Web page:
Yes indeed! We need to push energy efficiency from all angles and insulation is a huge one. It is being pushed, too, but hey I agree it should be a bigger priority than it is.

    After fifteen years of testing CFLs, I've concluded they are inferior.

    Why do I get the impression you concluded that long before fifteen years had passed, and at best kept up the "experiment" in the form of buying a new CFL every year or two just to stave off people that you should try em, not all of em take forever to get bright, etc.

    I mean, fifteen years and you haven't found a single CFL that performs well? It took me all of two trips to Home Depot to accomplish this. They exist. Your inability to find any after fifteen years is, um, shall we say, in conflict with the idea of this being a neutral unbiased experiment that you were conducting.

  • Re:so long... (Score:3, Insightful)

    by rubycodez (864176) on Wednesday March 17, 2010 @11:00AM (#31508694)

    no, the argument about mercury hasn't been "destroyed every time", break one CFL bulb in your home and you will be exposed to more mercury than in ten years of breathing the air 25 miles from a coal fired plant. What a crock of marketing spew.

    It doesn't help doing research if you can't reason and believe a load of bull from those with an agenda.

  • Re:so long... (Score:3, Insightful)

    by DerekLyons (302214) <fairwater@g[ ]l.com ['mai' in gap]> on Wednesday March 17, 2010 @11:15AM (#31508906) Homepage

    And now for the entirely predictable posts claiming low power lighting causes cancer, are crap, and cause global warming...

    As well as the equally predictable slew of posts filled with handwaving and smokescreens declaring that anyone who doesn't rush out and buy a cartload of CFL's is mentally and morally deficient, and that any problems they have with the bulbs are figments of their imagination. After all, if you most be intelligent and perceptive to see the Emperor's new clothes.
     

    The first argument goes the mercury in CFLs is going to kill us. This argument comes up and is destroyed every time. It will suffice to say there is little mercury, isn't that dangerous and burning coal puts out a lot more.

    It suffices to say "there is a little mercury" only to someone with an agenda or who is bad at math. "A little mercury" multiplied by " (eventually) millions of bulbs in service" equals "a lot of mercury potentially entering the environment". That coal produces more is irrelevant.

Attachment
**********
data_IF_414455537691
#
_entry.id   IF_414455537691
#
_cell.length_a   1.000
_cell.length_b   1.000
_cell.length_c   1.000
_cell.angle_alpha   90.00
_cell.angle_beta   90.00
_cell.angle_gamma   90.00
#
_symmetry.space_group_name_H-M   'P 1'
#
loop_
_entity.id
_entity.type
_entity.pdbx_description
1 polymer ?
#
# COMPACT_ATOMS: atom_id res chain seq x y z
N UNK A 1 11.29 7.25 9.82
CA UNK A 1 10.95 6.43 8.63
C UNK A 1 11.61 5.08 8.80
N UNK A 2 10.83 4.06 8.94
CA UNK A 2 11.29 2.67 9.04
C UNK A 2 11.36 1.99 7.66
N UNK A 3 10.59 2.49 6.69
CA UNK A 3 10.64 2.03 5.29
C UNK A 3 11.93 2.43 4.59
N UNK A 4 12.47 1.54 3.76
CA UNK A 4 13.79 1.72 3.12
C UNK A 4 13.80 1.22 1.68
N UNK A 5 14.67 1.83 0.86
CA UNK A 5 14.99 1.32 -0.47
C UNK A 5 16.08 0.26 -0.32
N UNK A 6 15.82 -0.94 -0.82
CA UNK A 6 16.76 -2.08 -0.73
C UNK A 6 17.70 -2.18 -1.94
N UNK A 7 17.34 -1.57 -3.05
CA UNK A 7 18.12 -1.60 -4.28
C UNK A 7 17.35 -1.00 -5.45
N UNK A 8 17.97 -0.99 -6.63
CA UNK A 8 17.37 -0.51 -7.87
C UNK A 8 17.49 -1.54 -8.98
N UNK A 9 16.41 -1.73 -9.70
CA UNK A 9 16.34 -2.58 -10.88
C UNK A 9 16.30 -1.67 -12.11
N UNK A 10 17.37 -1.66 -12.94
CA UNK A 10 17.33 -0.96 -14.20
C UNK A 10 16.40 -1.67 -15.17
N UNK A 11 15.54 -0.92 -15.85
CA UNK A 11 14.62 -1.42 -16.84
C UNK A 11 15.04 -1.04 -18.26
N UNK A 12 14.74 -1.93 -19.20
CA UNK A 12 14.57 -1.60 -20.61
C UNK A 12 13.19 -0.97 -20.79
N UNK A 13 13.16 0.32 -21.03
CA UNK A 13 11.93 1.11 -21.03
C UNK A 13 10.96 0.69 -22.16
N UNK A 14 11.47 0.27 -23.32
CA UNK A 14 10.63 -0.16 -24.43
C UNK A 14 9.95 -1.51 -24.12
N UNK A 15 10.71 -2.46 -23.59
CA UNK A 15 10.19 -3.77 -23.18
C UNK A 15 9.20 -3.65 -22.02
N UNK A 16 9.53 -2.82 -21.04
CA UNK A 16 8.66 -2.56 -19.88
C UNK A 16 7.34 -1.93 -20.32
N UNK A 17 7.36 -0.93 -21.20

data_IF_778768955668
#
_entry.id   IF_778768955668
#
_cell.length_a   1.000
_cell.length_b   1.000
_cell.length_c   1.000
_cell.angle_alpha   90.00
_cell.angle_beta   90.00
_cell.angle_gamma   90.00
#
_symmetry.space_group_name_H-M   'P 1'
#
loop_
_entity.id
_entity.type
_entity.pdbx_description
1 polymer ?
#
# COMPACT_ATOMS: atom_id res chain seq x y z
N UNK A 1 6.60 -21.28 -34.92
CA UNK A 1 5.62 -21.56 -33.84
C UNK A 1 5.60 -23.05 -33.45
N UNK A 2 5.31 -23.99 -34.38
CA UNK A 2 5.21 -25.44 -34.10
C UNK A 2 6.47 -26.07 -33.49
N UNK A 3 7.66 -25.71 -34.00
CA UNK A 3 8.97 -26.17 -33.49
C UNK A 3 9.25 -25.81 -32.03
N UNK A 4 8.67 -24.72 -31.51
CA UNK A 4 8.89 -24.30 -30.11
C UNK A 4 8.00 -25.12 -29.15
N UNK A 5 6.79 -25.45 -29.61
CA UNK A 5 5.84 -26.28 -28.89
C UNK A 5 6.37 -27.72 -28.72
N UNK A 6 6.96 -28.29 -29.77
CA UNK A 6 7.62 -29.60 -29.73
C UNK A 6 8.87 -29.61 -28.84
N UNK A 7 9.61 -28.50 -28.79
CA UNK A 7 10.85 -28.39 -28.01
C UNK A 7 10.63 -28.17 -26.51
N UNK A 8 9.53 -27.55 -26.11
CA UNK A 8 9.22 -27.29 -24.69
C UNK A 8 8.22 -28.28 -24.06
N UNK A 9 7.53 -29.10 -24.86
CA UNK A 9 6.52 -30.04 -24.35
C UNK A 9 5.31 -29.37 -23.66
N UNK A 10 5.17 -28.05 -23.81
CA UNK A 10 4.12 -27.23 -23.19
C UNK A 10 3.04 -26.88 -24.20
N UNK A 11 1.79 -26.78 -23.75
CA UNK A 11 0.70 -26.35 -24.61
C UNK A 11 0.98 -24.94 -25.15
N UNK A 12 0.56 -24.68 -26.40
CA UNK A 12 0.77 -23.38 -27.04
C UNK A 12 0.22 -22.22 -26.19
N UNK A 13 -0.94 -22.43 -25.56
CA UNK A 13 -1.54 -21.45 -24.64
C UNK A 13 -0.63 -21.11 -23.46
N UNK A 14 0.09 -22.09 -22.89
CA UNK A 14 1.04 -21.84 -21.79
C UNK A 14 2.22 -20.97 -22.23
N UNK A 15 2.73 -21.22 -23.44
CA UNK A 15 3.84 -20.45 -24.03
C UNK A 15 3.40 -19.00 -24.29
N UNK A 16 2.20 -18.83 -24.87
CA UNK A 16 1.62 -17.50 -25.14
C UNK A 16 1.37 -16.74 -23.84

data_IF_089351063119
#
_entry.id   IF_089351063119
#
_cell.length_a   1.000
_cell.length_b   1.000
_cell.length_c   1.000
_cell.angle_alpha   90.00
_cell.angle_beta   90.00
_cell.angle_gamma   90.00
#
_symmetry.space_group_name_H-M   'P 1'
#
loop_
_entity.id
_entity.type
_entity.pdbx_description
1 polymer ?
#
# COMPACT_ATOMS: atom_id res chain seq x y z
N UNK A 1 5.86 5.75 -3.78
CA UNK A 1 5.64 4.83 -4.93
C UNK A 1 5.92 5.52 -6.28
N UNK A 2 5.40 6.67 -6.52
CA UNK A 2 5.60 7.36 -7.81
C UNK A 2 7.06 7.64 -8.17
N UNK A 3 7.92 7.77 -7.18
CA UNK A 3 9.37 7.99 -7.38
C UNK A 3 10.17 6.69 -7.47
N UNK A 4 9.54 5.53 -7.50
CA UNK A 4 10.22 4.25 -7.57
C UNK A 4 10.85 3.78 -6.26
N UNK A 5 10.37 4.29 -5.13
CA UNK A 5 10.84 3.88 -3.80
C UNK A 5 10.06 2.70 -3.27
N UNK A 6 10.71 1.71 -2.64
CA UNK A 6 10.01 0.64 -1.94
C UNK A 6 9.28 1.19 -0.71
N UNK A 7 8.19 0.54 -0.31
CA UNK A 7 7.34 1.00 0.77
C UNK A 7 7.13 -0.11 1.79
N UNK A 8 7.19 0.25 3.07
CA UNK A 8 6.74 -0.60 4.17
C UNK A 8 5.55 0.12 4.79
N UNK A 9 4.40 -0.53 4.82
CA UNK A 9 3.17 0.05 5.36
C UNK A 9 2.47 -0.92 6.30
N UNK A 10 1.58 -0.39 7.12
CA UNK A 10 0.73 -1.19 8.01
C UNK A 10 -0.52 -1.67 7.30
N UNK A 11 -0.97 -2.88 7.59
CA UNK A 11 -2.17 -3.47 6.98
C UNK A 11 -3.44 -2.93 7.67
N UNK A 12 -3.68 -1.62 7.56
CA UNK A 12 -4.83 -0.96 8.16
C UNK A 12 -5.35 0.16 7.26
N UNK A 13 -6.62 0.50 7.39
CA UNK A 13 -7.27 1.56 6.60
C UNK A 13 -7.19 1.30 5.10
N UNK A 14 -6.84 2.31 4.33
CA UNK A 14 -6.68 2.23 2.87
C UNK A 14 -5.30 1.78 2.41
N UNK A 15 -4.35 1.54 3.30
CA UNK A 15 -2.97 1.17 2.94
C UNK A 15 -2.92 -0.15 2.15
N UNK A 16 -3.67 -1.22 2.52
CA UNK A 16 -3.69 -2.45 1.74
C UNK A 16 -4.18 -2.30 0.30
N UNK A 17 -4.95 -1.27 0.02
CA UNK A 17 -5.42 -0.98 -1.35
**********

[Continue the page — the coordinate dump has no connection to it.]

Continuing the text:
• Re:so long... (Score:5, Insightful)

    by RzUpAnmsCwrds (262647) on Wednesday March 17, 2010 @11:25AM (#31509048)

    I can't imagine anyone using them to light a well-decorated interior or do anything else, really. Switching to an incandescent is like a breath of fresh air, even my wife can notice after adapting to those horrible, horrible phosphor emissions. Human eyes are adapted to looking at black body radiators.

    Yet architects and decorators have been utilizing fluorescent lights for decades in commercial and industrial settings.

    I personally find incandescents to be far, far too yellow. Give me a 'bright white' CFL any day.

  • Re:so long... (Score:2, Insightful)

    by thannine (576719) on Wednesday March 17, 2010 @11:27AM (#31509074)
    Yeah, well, where I live we have the heating on 9 months a year. And for the 3 months we don't use heating, the need for lighting is minimal. And no, it's not saving energy, but it's not wasting it either. And it still takes a lot less poisonous materials to produce.
  • Re:so long... (Score:5, Insightful)

    by kmac06 (608921) on Wednesday March 17, 2010 @11:32AM (#31509138)
    How about this? In a free country, don't tell me what kind of lightbulb I can buy.
  • Re:so long... (Score:3, Insightful)

    by c6gunner (950153) on Wednesday March 17, 2010 @11:39AM (#31509248)

    The amount of mercury in a typical CFL is around 4mg (http://www.energystar.gov/index.cfm?c=cfls.pr_cfls_mercury [energystar.gov])... Based on the MSDS http://www.jtbaker.com/msds/englishhtml/M1599.htm [jtbaker.com] [jtbaker.com], that amount is WELL above the airborne exposure limits (40 times the OSHA upper limit).

    How were you planning to get all that mercury to go airborne? Do you normally fry light-bulbs on your stove?

  • Re:So? (Score:3, Insightful)

    by Steve Max (1235710) on Wednesday March 17, 2010 @01:12PM (#31510978) Journal

    There are absorption lines in sunlight. Photons whose energy matches an excitation level for atoms (or molecules) in the heliosphere are absorbed. This is very easy to see with a light spectrum analyzer, or in a Fraunhofer-style experiment. In a Fraunhofer difraction test you'll see something like this [wikipedia.org] for sunlight, for example; a continuous spectrum wouldn't have black lines.

    Sunlight is almost continuous, with some absorption lines. CFLs have a really low continuous emission, and huge emission lines. That is the difference: absorption lines vs emission lines.

  • Re:so long... (Score:1, Insightful)

    by Anonymous Coward on Wednesday March 17, 2010 @01:58PM (#31512004)

    Maybe you should have tried a different brand then?

    I've tried nvision, philips, ge, and bright effects and they've all taken 30+ seconds to reach full brightness. What brand/model do you believe reaches full brightness in 1 second?

    I mean, fifteen years and you haven't found a single CFL that performs well? It took me all of two trips to Home Depot to accomplish this. They exist. Your inability to find any after fifteen years is, um, shall we say, in conflict with the idea of this being a neutral unbiased experiment that you were conducting.

    Or perhaps you should consider that you may lack the capability to detect the change in brightness as well as he does. Wetware varies, and some people see far greater differences in luminosity in the same way that some people see more colors. And how some people see no flicker starting at 20hz, while other see flicker all the way up to 90hz or higher.

    I'd be more inclined to say that since you so readily found good CFLs that your perception is just very weak in these areas. You may want to have your vision tested, so you'll know to stop judging other by your limitations.

  • Re:so long... (Score:3, Insightful)

    by kestasjk (933987) * on Wednesday March 17, 2010 @11:37PM (#31518814) Homepage
    Personally I prefer candles or kerosene lighting, I don't go for all this electricity bullshit.
    You see light is a part of the electro-magnetic spectrum and therefore the candela SI unit of light-- [... incoming wall of text about my stupid choice of lighting]